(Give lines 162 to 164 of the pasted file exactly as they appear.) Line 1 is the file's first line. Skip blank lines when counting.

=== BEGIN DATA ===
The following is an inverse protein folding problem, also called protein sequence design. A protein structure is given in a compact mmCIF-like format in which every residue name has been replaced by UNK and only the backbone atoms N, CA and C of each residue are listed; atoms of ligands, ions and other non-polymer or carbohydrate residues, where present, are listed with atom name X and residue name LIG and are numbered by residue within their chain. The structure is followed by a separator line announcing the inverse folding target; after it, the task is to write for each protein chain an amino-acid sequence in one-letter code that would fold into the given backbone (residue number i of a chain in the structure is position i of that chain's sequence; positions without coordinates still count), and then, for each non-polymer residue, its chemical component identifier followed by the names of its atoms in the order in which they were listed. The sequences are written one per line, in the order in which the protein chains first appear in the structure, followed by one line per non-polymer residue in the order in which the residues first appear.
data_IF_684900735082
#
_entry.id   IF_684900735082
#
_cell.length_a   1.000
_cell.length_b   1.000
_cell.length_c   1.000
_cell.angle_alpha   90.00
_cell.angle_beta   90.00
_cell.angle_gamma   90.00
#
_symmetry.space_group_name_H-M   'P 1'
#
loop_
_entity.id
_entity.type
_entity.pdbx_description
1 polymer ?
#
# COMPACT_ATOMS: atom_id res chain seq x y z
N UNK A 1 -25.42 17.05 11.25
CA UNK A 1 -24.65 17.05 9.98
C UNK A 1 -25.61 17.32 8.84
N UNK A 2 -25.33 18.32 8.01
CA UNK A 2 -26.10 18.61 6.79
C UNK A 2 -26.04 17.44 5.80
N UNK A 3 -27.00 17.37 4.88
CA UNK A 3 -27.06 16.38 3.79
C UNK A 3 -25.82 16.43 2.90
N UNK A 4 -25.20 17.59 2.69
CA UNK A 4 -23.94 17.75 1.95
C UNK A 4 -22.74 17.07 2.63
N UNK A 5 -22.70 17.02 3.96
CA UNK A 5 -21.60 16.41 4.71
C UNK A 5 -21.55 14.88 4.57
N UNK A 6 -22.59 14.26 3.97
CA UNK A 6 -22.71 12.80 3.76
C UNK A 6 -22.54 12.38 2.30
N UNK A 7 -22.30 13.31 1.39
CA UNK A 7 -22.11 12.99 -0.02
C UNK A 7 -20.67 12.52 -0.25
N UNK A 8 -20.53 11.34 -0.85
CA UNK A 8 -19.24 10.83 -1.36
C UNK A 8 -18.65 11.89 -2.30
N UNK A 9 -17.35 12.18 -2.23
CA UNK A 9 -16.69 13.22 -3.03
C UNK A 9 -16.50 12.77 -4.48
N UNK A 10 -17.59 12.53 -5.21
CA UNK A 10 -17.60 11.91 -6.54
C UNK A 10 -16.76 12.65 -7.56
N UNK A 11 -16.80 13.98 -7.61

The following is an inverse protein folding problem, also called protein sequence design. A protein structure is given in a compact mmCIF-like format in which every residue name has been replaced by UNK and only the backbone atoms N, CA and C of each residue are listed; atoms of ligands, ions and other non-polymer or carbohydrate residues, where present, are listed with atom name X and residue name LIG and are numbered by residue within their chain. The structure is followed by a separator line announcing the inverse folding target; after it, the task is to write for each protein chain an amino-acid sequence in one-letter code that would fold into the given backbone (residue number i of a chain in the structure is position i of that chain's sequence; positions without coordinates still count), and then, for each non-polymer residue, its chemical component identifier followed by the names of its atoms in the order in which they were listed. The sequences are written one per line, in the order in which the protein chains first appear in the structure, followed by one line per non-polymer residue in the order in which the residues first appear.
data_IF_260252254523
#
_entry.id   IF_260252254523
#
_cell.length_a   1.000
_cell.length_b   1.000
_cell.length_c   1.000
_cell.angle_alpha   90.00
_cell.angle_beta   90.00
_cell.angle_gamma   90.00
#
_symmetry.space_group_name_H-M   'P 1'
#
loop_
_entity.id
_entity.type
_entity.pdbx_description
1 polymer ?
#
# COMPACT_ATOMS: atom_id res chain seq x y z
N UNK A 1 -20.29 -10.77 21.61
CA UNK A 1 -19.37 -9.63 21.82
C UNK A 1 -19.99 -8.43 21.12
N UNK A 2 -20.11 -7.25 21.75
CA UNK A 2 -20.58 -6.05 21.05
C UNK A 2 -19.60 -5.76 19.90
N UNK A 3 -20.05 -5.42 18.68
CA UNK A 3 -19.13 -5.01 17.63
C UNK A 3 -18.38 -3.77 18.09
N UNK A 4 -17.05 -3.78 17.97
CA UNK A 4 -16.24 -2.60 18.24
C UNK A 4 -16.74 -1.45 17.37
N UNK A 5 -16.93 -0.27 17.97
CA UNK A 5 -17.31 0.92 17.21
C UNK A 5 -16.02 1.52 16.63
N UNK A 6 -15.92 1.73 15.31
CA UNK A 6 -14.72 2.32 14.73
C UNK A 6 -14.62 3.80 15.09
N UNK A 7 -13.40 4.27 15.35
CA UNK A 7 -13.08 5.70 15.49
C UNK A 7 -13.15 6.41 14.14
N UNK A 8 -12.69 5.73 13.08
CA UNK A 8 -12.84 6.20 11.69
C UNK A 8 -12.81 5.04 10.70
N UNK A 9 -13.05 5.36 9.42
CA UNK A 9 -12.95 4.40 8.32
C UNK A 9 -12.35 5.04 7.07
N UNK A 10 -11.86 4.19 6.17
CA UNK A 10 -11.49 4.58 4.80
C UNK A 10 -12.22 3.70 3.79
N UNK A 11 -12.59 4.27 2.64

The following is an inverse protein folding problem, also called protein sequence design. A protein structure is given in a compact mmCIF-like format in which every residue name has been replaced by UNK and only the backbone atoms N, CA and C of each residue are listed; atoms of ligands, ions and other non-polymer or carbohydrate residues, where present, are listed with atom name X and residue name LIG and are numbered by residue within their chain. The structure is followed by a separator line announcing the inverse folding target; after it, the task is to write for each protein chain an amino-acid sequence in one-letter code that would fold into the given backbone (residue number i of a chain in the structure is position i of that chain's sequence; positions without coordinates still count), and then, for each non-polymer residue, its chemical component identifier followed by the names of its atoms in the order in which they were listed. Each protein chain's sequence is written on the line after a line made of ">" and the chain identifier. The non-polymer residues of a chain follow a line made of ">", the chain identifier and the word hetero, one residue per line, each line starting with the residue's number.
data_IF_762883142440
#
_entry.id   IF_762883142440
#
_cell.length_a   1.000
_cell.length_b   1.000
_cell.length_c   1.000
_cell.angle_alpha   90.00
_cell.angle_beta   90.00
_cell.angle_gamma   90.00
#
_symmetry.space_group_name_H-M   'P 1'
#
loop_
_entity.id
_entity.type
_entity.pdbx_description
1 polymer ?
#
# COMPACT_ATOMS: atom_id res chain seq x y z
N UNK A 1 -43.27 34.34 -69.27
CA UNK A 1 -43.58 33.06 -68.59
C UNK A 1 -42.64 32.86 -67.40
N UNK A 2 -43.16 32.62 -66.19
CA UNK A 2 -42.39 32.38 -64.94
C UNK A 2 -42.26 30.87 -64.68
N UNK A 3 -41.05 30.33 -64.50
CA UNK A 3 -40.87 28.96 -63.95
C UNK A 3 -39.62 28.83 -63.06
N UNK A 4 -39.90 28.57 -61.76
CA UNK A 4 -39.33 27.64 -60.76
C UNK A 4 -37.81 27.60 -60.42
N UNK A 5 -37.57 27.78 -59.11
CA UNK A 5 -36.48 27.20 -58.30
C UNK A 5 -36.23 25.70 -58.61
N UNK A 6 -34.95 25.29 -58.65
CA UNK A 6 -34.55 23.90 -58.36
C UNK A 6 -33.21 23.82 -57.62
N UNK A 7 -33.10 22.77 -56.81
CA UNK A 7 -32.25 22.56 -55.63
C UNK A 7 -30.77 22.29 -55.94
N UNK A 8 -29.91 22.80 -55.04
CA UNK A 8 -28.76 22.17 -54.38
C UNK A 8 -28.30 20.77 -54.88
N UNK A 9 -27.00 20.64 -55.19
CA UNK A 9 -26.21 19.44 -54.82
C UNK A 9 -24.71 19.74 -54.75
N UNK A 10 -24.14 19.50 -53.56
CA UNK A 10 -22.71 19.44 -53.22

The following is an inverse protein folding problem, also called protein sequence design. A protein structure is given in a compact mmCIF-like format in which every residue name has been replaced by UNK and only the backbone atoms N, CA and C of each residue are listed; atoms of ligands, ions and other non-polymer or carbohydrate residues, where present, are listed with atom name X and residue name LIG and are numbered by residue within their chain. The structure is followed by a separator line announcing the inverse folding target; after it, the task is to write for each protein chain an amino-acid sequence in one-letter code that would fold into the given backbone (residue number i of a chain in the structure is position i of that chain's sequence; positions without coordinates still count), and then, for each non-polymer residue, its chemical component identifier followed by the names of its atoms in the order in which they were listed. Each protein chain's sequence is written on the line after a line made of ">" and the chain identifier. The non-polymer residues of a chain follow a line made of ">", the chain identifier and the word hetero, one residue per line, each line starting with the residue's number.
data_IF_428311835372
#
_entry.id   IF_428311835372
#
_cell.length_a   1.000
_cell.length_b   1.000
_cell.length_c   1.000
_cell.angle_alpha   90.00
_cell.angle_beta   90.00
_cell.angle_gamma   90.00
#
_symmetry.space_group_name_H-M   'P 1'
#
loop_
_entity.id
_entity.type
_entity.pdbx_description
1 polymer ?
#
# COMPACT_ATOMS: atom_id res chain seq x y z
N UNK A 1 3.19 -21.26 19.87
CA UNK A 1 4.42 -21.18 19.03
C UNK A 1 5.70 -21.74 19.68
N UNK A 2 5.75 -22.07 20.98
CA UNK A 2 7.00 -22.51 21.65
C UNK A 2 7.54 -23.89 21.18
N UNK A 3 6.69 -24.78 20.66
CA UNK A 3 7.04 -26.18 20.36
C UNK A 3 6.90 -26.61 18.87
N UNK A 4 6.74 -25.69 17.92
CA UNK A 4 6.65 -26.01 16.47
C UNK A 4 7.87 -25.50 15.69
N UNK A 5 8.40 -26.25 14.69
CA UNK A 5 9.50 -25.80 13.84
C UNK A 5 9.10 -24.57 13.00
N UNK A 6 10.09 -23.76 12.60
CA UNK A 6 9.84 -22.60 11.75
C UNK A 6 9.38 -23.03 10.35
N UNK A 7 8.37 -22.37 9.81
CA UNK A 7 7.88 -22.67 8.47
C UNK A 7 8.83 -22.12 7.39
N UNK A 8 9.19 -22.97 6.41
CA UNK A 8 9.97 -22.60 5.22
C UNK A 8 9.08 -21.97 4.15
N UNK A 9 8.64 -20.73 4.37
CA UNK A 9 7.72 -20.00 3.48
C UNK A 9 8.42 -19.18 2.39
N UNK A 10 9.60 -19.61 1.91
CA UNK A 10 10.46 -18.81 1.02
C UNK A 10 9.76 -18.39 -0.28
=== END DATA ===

_cell.length_c   1.000
_cell.angle_alpha   90.00
_cell.angle_beta   90.00